WORLD CUP RUSSIA 2018
LIKE a middle-aged romantic on Tinder who’s been through decades of heartbreak, England arrived in Russia with low expectations and their emotions guarded.
Since England last lifted the Jules Rimet trophy in 1966, the national team has endured 50 years of hurt on the world stage, including some excruciating penalty shoot-out losses.
Even at the World Cup in 2006 when they had the “golden generation” in their ranks – Beckham, Scholes, Gerrard, Lampard and Rooney – the Three Lions limped out at the quarter final stage.
It seems being an England supporter has become an exercise in sadomasochism.
But could this be about to change in Russia? Do England fans dare to dream again?
The Poms won their opening two group matches, securing a place in the last 16 with their biggest ever World Cup victory – a jingoistic 6-1 thumping of Panama.
Optimism is beginning to filter through Wellington’s ranks again.
But will it be déjà vu when they reach the quarter finals; collapsing to the ground, draped in the Union Jack, to the strains of Elgar, after another agonising defeat?
That thought must be lingering in the back of every supporters’ mind.
Maybe this half-century malaise goes beyond players, tactics and groin strains.
Maybe it goes right to the heart of Britain’s national psyche?
A psyche best described by author Martin Amis.
He noted that in an American novel if a man met a woman he fancied at a swimming pool, he would brazenly stride over and ask her out.
In an English novel the next 30 pages would be about the man agonising over whether he should give her a call or not.
In crucial moments does the English subconscious whisper; “We’re going to blow this, old chap”, instead of roaring; “I’m gonna win”?
Historically the English have been an introspective bunch; a trait moulded by assiduous drizzle forcing people indoors to ruminate.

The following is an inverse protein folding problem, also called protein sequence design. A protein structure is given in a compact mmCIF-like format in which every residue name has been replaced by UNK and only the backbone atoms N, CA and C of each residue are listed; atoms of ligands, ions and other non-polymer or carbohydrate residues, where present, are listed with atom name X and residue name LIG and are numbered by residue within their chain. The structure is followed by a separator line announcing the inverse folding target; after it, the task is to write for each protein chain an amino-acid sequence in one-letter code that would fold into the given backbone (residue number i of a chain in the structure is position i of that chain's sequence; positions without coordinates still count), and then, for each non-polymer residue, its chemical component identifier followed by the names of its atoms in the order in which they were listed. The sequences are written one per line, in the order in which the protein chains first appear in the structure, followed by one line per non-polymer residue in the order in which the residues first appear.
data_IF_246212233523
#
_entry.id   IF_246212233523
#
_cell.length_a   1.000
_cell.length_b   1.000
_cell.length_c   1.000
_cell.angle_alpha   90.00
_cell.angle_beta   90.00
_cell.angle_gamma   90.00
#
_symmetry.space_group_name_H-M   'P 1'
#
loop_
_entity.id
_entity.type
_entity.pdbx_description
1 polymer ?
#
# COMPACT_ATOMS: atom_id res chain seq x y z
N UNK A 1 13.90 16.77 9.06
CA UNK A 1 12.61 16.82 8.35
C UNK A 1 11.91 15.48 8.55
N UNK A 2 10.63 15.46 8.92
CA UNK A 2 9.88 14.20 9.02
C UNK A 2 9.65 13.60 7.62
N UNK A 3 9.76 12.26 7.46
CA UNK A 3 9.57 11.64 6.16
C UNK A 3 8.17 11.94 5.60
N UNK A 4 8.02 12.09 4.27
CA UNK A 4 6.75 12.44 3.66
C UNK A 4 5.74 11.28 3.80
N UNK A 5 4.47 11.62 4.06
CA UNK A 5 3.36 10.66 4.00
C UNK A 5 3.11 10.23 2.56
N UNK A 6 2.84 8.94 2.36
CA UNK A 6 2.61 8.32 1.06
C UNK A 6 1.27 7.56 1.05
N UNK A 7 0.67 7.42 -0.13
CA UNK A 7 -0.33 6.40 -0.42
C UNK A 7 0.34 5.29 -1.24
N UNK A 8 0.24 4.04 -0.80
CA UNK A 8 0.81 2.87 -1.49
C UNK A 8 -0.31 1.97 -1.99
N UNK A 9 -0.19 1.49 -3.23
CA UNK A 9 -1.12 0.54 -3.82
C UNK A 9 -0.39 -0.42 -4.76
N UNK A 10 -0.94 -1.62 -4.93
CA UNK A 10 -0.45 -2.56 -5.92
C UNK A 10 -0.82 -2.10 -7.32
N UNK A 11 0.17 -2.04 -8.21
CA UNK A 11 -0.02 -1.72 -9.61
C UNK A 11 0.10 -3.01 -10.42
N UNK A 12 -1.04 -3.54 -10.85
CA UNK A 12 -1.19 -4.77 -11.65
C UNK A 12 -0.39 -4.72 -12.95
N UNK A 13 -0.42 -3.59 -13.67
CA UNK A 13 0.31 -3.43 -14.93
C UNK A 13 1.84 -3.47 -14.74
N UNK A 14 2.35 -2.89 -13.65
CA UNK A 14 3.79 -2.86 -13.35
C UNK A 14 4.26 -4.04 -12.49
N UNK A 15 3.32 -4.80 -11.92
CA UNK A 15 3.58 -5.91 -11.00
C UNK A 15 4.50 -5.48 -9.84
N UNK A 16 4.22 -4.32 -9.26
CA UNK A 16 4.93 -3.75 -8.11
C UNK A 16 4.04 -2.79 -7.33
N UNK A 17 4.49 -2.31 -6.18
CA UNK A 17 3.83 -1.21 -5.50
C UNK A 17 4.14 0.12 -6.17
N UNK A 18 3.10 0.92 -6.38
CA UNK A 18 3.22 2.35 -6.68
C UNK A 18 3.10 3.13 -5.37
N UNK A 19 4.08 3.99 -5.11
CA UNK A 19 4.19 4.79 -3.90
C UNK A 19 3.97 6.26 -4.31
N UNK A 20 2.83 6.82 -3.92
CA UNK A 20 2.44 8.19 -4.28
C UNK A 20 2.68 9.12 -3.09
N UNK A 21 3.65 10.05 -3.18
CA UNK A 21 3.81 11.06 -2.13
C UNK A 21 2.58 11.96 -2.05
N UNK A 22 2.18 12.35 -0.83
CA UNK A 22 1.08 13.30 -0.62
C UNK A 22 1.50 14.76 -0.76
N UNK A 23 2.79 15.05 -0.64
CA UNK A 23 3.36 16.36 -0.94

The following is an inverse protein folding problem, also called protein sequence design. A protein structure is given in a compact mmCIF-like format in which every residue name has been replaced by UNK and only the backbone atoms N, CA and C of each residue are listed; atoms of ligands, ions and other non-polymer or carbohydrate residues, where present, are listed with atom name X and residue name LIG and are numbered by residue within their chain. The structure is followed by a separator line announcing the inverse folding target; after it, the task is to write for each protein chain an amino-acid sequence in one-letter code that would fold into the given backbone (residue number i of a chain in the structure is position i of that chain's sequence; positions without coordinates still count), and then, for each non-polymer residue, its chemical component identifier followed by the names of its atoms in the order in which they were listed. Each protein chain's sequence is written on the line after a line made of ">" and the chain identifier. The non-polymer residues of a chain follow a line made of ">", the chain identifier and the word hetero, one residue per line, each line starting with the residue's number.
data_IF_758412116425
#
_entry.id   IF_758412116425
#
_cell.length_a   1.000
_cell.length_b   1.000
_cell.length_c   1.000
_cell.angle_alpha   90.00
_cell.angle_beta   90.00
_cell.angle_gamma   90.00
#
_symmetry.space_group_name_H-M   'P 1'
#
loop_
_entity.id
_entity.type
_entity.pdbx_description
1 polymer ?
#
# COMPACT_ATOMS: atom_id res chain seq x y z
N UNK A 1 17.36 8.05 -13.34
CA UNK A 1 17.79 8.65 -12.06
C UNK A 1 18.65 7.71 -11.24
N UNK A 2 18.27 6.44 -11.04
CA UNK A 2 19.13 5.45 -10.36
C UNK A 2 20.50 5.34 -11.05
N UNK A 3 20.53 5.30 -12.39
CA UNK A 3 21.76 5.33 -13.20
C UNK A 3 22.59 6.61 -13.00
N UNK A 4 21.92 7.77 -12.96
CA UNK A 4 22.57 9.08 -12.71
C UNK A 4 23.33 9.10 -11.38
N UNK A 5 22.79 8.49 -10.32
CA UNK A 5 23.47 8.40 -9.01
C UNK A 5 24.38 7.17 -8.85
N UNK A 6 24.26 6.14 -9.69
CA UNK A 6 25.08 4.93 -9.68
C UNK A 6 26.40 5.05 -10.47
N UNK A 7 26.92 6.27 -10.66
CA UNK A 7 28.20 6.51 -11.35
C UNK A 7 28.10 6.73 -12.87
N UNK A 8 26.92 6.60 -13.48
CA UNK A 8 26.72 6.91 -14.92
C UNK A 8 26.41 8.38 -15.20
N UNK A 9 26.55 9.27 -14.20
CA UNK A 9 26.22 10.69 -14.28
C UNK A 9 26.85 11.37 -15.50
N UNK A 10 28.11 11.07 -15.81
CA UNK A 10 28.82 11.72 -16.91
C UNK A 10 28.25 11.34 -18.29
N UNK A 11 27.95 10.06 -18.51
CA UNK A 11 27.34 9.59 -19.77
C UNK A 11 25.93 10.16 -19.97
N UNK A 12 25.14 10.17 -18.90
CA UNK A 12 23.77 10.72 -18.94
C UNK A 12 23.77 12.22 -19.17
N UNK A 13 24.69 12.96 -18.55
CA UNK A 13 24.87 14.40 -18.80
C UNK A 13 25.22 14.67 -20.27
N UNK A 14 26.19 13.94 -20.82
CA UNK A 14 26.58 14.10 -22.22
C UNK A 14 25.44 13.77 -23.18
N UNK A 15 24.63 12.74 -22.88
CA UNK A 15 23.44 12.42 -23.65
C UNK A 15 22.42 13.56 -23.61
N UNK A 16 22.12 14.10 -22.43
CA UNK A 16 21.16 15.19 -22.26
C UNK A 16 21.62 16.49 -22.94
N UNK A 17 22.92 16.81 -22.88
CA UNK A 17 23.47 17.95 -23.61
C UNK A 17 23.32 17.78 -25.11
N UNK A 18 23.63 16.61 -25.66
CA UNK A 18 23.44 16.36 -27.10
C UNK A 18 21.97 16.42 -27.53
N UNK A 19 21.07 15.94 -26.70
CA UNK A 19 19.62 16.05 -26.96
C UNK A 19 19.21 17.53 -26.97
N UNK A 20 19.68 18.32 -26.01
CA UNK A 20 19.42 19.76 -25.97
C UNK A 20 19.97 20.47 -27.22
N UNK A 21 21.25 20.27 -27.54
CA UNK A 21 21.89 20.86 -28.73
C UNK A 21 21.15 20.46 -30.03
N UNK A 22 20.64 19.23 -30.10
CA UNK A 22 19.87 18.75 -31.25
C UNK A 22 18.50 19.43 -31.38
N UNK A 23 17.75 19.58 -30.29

It’s no accident that some of the world best bands hail from rain-sodden Manchester and Liverpool, where teenagers spent years in their bedroom practising guitar and fine-tuning their angst.
The English press hasn’t helped the national team’s cause either. Decades of hype and a level of media scrutiny normally reserved for NATO war criminals has heaped inordinate pressure on players’ shoulders.
By the time they get to the World Cup they are already wetting their pants about misplacing a five-yard pass.
That scrutiny reached its preposterous nadir in the build up to the 2002 World Cup, when Fleet Street went completely berserk over David Beckham injuring his metatarsal.
The media coverage was akin to a civilisation-ending meteor strike.
And when things do start to go wrong, the tabloids round on their victim like blood-thirsty hounds in a fox hunt.
In 1993 The Sun’s front page featured a picture of Graham Taylor’s face superimposed onto a turnip after he resigned as England manager.
He had been nicknamed “Turnip Taylor” by the newspaper after England’s defeat to Sweden at the European Championships a year earlier, and the media successfully campaigned for him to go.
It was cruel nickname that would stay with him until his death in January last year.
Some commentators argue that England’s malaise transcends sport and the country has been in free-fall since the fall of the British Empire in the first half of the 20th century.
“We [England] lead the world in decline,” Amis told Newsnight in 2012.
“…We rose earlier than any other country, with the exception of Holland, perhaps.
“We had our revolution a century before the French and the Americans.
“We were further along, and we’re further along in decline.”
Maybe I’m going down a Freudian rabbit hole and it’s as simple as other countries have better players than England. Who really knows.
But with expectations low and a fresh approach from new manager Gareth Southgate, maybe, just maybe, England can do it this time and bring the World Cup back to the hallowed shores of Blighty.
At the time of going to print on Wednesday (June 27), The Three Lions were due to play their final group match against Belgium on Friday at 2am.
by STEPHEN POLLOCK